Kidnapped Tourist Says Group Sought Money
May. 15, 2003
BERLIN (AP) _ An Austrian tourist held for nearly eight weeks in the Sahara Desert said Thursday the men who captured his tour group wanted ransom to buy weapons for their fight to topple Algeria's military-backed government and install an Islamic state.
European governments have refused to speculate about the motives behind the disappearance of 32 Europeans since Feb. 22 while traveling in part of the Sahara near Algeria's border with Libya. Nor have they explained how 17 of the hostages were freed this week.
But the account by Gerhard Wintersteller was in line with statements by Algerian authorities, who blamed the abductions on an al-Qaida-linked Salafist Group for Call and Combat, one of two main insurgency movements.
Wintersteller, a 63-year-old retired technician, disappeared in late March, along with seven other tourists. One early theory was that they had fallen victim to smugglers who frequent the border region.
But Wintersteller described his abductors as Islamic extremists who ``wanted to install an Islamic state in Algeria and overthrow the government.'' He quoted the kidnappers as saying they were negotiating with the hostages' governments.
``They wanted ransom money _ no political demands, as far as I know. They wanted money to get weapons,'' he said.
Helicopters patrolling overhead throughout their captivity gave the hostages hope they would be freed, Wintersteller said in an interview with Germany's RTL television.
He refused to talk about how the captives were freed, citing fears for the safety of 15 tourists still held. European governments also have remained silent.
But according to the Algerian daily El Watan, Algerian commandos freed the 17 tourists _ 10 Austrians, six Germans and a Swede _ in a raid early Tuesday on the kidnappers' hideaway 1,200 miles south of the capital, Algiers.
The newspaper reported Thursday that one member of the security forces and four kidnappers were killed, revising a report Wednesday that nine kidnappers had been killed.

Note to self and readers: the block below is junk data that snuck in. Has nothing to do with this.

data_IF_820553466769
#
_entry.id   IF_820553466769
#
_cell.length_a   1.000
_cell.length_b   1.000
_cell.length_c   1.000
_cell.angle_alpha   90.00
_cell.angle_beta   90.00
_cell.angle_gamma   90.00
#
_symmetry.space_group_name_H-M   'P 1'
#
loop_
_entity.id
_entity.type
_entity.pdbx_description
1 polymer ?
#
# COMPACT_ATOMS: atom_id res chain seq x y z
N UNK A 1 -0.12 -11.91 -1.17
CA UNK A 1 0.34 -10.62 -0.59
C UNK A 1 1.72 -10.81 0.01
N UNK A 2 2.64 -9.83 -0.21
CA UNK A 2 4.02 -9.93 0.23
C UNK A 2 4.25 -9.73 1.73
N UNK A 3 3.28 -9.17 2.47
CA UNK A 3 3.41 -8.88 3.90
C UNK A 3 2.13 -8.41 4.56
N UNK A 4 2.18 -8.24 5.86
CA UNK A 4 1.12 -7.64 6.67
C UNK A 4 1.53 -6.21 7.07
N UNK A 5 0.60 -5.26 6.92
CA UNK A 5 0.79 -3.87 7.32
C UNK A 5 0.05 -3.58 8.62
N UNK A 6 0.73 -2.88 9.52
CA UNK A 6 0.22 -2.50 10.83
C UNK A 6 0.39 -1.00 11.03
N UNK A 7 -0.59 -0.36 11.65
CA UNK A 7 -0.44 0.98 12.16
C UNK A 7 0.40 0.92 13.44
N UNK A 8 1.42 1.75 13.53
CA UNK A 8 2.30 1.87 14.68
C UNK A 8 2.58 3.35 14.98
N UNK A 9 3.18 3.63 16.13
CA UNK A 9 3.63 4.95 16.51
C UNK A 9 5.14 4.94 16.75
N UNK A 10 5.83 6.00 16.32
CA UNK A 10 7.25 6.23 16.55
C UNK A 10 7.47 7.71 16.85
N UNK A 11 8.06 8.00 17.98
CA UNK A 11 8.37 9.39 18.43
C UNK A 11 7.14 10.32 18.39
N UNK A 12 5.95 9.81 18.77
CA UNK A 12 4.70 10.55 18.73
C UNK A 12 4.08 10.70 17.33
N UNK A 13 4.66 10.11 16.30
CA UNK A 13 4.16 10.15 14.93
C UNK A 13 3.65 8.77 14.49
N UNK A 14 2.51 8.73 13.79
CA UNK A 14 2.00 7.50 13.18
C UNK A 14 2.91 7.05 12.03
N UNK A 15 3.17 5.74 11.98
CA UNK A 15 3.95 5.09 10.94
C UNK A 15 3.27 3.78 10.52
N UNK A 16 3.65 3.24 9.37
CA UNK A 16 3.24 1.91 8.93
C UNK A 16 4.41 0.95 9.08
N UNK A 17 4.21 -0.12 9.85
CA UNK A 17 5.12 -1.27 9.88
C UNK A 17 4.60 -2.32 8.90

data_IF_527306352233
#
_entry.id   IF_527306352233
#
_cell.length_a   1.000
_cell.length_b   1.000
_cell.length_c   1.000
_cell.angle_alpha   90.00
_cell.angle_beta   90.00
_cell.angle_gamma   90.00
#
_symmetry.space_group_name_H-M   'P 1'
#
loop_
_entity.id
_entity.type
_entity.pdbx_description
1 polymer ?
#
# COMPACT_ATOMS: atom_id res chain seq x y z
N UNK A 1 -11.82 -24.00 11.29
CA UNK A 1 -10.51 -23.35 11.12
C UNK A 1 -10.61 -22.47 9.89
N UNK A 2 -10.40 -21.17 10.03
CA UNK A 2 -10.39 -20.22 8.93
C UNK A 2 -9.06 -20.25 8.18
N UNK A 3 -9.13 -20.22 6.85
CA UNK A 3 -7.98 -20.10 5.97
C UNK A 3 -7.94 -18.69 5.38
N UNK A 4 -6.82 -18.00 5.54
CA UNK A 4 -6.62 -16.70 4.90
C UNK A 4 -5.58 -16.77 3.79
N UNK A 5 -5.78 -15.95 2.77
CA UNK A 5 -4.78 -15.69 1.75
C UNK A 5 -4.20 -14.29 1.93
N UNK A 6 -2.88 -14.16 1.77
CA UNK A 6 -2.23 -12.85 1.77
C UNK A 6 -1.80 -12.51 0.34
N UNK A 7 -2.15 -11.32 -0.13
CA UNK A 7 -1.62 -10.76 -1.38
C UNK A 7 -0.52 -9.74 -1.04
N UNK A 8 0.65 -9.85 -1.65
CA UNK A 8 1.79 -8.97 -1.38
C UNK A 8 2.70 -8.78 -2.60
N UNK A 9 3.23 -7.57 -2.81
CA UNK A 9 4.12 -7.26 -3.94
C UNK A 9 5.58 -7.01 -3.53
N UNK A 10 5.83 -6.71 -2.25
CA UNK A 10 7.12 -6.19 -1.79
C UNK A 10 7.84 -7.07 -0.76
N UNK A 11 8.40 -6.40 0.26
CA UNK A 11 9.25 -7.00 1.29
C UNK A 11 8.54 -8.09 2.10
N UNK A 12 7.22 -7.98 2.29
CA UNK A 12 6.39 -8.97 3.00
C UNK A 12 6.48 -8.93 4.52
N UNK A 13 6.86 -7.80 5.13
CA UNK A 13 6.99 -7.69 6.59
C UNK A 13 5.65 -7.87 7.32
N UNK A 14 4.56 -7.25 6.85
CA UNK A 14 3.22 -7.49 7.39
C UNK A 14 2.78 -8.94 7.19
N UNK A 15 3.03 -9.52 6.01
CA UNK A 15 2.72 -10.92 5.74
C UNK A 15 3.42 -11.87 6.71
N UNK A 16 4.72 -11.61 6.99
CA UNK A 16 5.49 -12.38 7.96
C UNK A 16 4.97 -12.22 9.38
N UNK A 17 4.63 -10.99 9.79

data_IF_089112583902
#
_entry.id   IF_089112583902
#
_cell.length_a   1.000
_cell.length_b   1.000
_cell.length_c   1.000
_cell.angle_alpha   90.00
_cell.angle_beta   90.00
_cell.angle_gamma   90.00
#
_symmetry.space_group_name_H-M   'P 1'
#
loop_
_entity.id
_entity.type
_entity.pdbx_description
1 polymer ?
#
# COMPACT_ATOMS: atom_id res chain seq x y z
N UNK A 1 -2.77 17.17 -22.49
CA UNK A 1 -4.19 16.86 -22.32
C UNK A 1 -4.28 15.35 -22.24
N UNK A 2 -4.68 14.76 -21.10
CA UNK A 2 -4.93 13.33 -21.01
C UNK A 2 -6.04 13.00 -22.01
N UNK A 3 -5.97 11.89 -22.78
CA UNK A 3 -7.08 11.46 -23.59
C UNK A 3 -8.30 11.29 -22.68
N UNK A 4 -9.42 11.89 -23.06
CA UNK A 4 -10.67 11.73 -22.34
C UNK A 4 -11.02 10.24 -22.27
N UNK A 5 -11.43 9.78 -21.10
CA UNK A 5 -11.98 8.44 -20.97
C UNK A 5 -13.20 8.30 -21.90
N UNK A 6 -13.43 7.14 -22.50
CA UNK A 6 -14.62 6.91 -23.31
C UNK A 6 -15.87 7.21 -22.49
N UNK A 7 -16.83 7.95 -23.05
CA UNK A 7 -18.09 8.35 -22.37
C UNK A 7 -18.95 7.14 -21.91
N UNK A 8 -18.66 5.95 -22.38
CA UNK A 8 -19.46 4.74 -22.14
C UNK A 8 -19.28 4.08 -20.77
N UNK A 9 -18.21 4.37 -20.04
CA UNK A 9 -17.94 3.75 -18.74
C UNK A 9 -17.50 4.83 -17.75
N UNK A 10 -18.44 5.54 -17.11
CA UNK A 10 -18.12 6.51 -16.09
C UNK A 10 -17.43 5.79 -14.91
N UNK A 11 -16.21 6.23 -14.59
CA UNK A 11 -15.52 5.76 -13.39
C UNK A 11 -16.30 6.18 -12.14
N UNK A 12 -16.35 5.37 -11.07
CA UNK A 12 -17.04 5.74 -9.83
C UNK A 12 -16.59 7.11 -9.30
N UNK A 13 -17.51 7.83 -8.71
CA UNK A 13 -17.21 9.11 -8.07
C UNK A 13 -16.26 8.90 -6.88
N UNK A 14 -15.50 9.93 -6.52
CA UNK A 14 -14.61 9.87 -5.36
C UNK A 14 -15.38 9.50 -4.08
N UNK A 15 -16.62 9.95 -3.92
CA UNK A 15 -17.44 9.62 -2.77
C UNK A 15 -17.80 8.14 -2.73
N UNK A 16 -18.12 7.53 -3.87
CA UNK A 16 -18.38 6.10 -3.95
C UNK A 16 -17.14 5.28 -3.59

Another daily, Le Quotidien d'Oran, quoted a desert guide as saying security forces have been reinforced in the Illizi region, near the Libyan border, where the second group reportedly is held.
It was not immediately clear who was holding the second group of hostages _ 10 Germans, one Netherlander and four Swiss. El Watan cited an unidentified security source as saying the kidnappers may not be aware of the first assault.
Few of the released hostages have spoken publicly about their ordeal, but Ulrich Hanel, one of the Germans held, confirmed a battle.
``I'm happy that we survived the firefight when we were freed,'' Hanel told The Associated Press by telephone from his home in the southern town of Bad Staffelstein. He declined to elaborate.
An official at the University of Bayreuth _ where another of the freed Germans, 25-year-old Melanie Simon, is a student _ cast doubt on reports that the first set of hostages were freed in a planned raid.
Citing information from Simon's father, Prof. Ludwig Zoeller said the hostages appear to have ``seized an opportunity and fled into the arms of a military patrol.''
Wintersteller said his group, traveling in four cars on a highway frequented by tourists, was seized when it slowed down to exchange greetings with German tourists in a car traveling in the opposition direction.
``As we stopped, eight terrorists jumped out and held their Kalashnikovs in front of us,'' he said. ``We had to throw ourselves on the ground. They ripped the car keys out of our hands.''
The kidnappers moved about constantly, forcing the hostages to walk long distances at night. Toward the end of the ordeal, ``we were fleeing every night,'' Wintersteller said.
``Our shoes were shredded and we were at the end of our physical strength.''
``When they said at around two or three in the morning, 'this is where we're camping,' we just fell down and spent the last hours of the night like that,'' Wintersteller said.